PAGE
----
Others wonder whether the new -- with the addition of Roberts and Justice Samuel A. Alito Jr. -- and philosophically divided court is overly cautious. That theory is that justices would withhold their vote to take a case unless they could be sure their "side" would prevail.
All those theories for the falling number of cases have detractors, especially the last one. While the court's 5 to 4 decisions in controversial cases get all the attention, the vast majority of the court's work is more mundane -- tomorrow's oral arguments consist of a tax case from Guam and a trash-hauling dispute -- and more likely to be decided in unanimous or near-unanimous decisions.
Those most familiar with the court say the docket is always part happenstance, based on the cases made available. For the most part, "they're not working as a unit" deciding what areas of the law need attention, said Margaret M. Cordray, who teaches a seminar on the court at Capital University Law School in Ohio. "They operate very independently on the question of cert."
Cordray and her husband, Richard Cordray, who clerked for White and Justice Anthony M. Kennedy, wrote an op-ed piece last summer in The Washington Post criticizing the court for being so stingy in granting petitions. "The justices need to engage in a more self-conscious reflection and discussion about whether the shape of their docket is what it should be to govern the complex legal affairs of this large and diverse nation," they wrote.
Cordray said she believes the court could take on 100 to 130 cases, although she agrees there is no magic number on what the court should accept.
Thomas C. Goldstein, a Supreme Court practitioner at Akin Gump Hauer & Feld who instigated a lively debate in legal circles when he wrote about the issue on Scotusblog.com, acknowledged that the shrinking docket has been evolving for years.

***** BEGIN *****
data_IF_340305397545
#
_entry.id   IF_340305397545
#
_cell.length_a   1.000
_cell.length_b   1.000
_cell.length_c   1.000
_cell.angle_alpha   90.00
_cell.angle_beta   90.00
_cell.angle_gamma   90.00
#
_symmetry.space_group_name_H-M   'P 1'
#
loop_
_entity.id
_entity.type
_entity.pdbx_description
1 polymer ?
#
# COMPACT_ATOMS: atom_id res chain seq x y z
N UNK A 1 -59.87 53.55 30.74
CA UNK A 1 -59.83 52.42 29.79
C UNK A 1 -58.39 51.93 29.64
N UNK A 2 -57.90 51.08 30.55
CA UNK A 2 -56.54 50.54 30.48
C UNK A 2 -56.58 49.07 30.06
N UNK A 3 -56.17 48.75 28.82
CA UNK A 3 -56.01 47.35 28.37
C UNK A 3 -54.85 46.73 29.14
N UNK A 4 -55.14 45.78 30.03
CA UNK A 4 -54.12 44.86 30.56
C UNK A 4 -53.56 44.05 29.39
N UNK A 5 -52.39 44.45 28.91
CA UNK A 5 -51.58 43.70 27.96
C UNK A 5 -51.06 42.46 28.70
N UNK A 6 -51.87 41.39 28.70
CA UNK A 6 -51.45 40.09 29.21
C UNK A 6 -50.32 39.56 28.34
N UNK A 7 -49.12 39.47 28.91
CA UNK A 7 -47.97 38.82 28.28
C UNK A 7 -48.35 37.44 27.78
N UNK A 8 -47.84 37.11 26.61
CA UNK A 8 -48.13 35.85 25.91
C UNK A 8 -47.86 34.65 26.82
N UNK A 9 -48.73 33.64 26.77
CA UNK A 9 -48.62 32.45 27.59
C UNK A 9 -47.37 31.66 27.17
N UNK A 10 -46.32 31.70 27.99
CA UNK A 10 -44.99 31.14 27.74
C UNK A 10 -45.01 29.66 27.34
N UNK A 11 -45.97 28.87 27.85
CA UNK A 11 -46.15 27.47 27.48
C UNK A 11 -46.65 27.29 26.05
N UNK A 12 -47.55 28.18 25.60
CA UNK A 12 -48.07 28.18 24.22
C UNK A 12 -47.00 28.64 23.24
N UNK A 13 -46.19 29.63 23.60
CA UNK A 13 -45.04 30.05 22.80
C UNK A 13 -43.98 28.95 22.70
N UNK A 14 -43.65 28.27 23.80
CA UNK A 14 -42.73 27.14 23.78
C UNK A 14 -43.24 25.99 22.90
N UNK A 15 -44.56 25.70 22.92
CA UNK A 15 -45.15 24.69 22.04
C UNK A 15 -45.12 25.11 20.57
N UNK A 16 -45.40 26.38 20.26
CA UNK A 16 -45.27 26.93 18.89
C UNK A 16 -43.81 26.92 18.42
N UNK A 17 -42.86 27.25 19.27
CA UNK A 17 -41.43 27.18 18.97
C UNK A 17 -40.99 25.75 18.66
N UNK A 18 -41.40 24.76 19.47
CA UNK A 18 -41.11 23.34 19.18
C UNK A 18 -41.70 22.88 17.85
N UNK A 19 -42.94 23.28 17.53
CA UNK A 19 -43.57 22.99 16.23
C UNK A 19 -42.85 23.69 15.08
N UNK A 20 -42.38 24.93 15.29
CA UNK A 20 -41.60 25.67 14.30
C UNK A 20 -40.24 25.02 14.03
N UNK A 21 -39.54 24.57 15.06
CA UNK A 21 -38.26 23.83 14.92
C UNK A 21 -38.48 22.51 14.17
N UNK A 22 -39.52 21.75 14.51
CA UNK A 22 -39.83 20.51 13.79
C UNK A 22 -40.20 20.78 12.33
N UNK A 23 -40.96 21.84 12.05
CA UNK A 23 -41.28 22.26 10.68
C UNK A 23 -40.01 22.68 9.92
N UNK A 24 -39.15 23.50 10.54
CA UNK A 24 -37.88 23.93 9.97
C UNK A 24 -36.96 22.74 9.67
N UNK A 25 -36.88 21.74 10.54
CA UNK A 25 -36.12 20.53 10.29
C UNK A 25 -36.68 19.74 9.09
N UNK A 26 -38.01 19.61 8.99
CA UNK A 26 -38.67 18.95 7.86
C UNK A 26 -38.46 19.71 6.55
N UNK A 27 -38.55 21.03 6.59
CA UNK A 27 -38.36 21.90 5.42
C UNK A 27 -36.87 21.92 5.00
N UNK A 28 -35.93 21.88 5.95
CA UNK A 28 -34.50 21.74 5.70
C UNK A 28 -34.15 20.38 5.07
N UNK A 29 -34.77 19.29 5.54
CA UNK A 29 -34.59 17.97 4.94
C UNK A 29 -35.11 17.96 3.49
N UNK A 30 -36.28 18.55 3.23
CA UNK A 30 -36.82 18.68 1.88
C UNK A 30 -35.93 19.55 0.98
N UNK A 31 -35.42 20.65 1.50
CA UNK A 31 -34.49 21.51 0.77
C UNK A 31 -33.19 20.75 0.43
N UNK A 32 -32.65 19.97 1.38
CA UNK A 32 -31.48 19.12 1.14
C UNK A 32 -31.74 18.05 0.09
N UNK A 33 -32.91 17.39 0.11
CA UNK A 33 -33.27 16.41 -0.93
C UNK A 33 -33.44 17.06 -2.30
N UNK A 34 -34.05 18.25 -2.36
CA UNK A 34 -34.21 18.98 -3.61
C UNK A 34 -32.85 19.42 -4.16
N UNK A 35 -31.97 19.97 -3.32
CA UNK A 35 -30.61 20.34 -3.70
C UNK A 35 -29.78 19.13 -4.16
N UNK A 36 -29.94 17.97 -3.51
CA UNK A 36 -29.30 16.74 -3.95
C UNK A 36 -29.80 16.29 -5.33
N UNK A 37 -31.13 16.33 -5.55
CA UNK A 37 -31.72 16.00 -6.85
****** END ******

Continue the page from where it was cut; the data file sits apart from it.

"But this is different," he said. "They were sliding down a hill, and this year they fell off the cliff."
Five days of oral arguments are customarily set aside in February, and justices this year filled them only by scheduling just one case on three of those days. The court usually hears two per day and in the past has heard as many as four. Justices canceled one day set aside for hearings in December and are expediting some cases to fill their March calendar.
Margaret Cordray, Goldstein and others do not buy the argument that there are not enough conflicts out there for the court to resolve. Goldstein said there are still plenty of splits among the lower courts that the high court could accept, and Cordray wants the court to take on more cases that would give guidance to the lower courts on matters that are not necessarily high in profile.
While the declining caseload at the nation's most visible court could create a small public-relations problem -- Roberts and other justices are actively advocating a major pay increase for the judiciary -- the court in the end will still be judged by the controversial cases it decides, rather than the number.
The court will make major decisions this term on abortion, the use of race in school admissions, and employment discrimination. Also, it has an emerging number of environmental cases, including the justices' first consideration of the issue of global warming.